The launch honeymoon for Microsoft’s latest console has passed, and with that comes a hard look at what the Xbox One really needs next.
If you are one of the more than three million users with a pair of glowing “X” icons gracing their entertainment center, there’s a good chance you have a suggestion (or two) for Microsoft about how the Xbox One can be improved.PCB circuit board While we continue to work our way through the launch titles and get to know the console, there’s more than a couple of features that are just plain missing. Microsoft could dramatically improve the overall user experience if the company fixed these issues as quickly as possible.
Battery life indicator for controllers
This one seems like it would be the easiest to fix,PCB Drilling and by far the most obvious. The only way you know what your remaining battery life is on an Xbox One controller is when it stops working. Whether you’re using AA batteries or a battery pack from Microsoft, this is beyond frustrating. Even if the feature was only available for the Xbox One rechargeable battery packs, this is one of those things that causes instant gamer rage in the middle of gameplay.
Figuring out where to put it would be somewhat challenging, but it seems like the best place would be the menu panel that you can access from the controller. This would mean leaving the game briefly to check battery status, but since the Xbox One makes it so quick and easy to jump in and out of games it is unlikely that this would be a huge inconvenience, especially when compared to having your controller die in the middle of a boss fight.
More sharing options
While we know that Microsoft is busy sorting out direct broadcasting with tools like Twitch.tv and YouTube, there’s still a really great game DVR service available. The Xbox One makes it easy to capture a game with very little effort and its editing capabilities are intuitive, but once you’ve created a video your options are depressingly limited. Getting a video to YouTube right now means exporting to SkyDrive, downloading from SkyDrive on a PC, and then uploading to YouTube. Microsoft… you can do better!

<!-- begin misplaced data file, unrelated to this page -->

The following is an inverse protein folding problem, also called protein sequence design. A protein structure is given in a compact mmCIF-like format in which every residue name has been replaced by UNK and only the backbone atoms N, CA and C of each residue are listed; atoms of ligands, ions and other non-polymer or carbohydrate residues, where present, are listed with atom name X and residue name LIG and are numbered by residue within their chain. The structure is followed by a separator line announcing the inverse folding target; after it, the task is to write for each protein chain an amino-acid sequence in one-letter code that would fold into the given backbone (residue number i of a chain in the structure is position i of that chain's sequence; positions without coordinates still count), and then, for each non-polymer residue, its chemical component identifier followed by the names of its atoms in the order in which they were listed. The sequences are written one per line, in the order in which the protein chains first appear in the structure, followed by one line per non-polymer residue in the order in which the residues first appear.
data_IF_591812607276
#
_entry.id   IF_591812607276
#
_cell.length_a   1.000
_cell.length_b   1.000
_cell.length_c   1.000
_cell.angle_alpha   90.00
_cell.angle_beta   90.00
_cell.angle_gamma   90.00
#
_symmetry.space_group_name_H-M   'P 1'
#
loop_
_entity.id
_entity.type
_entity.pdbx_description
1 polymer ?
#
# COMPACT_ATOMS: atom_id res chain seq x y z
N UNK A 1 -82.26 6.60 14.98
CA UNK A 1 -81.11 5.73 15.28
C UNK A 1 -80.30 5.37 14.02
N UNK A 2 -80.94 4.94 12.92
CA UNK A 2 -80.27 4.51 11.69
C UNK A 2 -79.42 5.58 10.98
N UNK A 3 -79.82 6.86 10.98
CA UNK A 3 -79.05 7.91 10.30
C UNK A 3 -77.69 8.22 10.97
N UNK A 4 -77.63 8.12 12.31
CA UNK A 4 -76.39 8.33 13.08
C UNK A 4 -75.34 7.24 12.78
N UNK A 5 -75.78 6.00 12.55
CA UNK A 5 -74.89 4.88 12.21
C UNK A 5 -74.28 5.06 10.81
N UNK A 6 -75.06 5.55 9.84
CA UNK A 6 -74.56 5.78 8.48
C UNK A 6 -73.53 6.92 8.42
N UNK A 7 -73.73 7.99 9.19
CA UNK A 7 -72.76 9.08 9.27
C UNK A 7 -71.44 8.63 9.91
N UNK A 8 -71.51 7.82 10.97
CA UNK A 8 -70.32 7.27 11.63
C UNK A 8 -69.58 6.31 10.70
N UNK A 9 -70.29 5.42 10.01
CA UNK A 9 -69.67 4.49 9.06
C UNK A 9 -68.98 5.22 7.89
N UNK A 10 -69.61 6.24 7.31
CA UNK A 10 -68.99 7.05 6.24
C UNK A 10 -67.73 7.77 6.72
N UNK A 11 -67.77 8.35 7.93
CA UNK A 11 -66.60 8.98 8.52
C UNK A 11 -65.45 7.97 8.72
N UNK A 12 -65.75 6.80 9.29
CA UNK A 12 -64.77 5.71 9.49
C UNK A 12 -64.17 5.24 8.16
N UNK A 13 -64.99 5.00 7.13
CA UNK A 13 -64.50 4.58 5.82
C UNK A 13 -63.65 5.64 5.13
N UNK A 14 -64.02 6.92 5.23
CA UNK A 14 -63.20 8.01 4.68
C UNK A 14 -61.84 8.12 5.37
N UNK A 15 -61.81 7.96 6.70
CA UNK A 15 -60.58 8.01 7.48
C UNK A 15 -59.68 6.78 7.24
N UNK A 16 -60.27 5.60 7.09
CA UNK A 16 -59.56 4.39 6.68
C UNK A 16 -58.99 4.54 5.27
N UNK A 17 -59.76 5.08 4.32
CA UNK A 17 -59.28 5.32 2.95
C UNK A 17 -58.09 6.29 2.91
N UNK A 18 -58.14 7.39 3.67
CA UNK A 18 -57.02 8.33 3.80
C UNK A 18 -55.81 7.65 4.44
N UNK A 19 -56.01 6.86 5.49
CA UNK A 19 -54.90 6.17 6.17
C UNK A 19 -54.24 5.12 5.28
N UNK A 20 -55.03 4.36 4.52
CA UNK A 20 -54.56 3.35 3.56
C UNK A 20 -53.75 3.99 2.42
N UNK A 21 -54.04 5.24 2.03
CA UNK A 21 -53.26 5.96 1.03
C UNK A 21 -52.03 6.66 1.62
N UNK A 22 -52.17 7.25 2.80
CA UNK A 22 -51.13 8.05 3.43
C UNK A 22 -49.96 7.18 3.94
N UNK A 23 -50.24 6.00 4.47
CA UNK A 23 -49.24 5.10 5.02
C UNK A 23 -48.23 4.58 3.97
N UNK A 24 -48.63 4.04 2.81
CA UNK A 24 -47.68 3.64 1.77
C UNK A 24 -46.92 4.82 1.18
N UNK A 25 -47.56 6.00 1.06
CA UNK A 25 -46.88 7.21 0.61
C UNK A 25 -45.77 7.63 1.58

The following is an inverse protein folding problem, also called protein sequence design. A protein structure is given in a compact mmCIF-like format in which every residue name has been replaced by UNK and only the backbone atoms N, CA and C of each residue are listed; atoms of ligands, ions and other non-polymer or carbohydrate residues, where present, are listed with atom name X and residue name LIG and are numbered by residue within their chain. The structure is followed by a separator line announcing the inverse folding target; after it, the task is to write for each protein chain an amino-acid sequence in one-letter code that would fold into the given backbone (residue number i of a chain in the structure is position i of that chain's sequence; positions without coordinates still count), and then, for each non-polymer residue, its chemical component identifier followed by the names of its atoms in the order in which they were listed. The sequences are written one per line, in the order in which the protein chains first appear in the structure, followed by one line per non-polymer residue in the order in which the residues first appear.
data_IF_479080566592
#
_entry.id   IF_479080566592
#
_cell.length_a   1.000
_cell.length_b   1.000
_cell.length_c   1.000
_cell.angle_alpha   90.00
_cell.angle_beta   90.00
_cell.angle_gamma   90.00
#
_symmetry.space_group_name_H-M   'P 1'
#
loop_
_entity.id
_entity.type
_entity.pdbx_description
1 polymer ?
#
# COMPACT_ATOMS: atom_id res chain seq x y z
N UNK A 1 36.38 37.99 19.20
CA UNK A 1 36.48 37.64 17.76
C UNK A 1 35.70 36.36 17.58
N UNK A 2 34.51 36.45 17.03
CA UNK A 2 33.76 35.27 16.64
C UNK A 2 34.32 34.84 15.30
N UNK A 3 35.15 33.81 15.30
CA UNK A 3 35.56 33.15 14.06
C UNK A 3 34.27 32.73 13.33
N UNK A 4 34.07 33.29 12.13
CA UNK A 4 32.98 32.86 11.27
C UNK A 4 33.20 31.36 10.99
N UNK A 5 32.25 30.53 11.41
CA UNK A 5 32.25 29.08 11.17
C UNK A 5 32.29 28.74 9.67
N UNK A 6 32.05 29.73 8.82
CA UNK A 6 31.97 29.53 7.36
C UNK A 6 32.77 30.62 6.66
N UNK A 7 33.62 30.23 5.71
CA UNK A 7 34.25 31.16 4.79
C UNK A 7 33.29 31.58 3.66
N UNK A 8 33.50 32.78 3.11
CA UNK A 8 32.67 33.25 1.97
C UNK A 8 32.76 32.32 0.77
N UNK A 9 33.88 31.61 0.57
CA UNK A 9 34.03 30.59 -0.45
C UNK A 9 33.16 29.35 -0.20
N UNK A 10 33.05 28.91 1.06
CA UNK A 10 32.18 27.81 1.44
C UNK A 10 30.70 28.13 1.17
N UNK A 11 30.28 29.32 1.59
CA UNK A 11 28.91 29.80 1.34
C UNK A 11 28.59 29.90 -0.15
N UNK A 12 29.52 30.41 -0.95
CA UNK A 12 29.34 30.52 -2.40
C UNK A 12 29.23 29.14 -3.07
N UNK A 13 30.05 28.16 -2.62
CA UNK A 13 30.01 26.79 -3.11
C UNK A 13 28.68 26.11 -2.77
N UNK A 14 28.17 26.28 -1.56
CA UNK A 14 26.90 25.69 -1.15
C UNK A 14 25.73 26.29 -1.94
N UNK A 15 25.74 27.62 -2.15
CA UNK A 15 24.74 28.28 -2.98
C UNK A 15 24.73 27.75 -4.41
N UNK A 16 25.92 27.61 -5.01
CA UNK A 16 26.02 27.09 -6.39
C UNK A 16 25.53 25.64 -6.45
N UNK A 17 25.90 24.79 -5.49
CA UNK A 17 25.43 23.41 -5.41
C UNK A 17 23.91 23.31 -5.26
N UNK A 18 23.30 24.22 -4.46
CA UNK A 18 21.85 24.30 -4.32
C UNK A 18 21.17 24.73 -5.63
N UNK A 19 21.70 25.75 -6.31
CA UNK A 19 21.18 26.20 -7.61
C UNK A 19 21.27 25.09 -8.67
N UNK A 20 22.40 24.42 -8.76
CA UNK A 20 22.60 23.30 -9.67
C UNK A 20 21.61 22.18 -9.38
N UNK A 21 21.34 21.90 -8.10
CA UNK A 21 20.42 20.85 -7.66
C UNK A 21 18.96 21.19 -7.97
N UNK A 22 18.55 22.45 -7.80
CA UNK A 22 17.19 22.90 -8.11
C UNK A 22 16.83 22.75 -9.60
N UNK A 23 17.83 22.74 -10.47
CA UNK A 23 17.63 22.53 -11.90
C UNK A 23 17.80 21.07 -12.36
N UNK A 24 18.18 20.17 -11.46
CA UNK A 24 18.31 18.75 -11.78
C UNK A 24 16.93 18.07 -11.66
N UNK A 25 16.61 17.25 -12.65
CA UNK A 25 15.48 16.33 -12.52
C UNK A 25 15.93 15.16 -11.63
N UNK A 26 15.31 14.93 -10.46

Since you clearly are connected to the internet, it seems obvious to allow uploading to more than just Upload and SkyDrive. While these are obvious choices as starting points for Microsoft, it would be beneficial to support other services. Even if Microsoft isn’t ready to support other video services, being able to upload video content to Dropbox would be a trivial thing to add on. The Dropbox API makes this sort of thing really easy, Microsoft just needs to pull the trigger.
Kinect voice support in apps
This is likely more an issue with app developers than Microsoft, but Netflix users actually lost functionality moving from the Xbox 360 to the Xbox One when it comes to Kinect. The Xbox One version of Kinect does a significantly better job than its predecessor when it comes to controlling basic system functions, but once you leave Microsoft space and head to Hulu, Netflix, or anything else you lose Kinect voice support. While the Xbox 360 implementation of voice control in these situations was overly basic and often frustrating when it didn’t quite understand you, the service was still great when it worked.
Being able to search for videos, being able to select a video for playback, and being able to snap other services without causing problems with playback would all be much appreciated features. Microsoft does allow playback voice controls once a video has started playing, but you still have to keep a controller powered up and close by in order to use any of the streaming services on the console right now.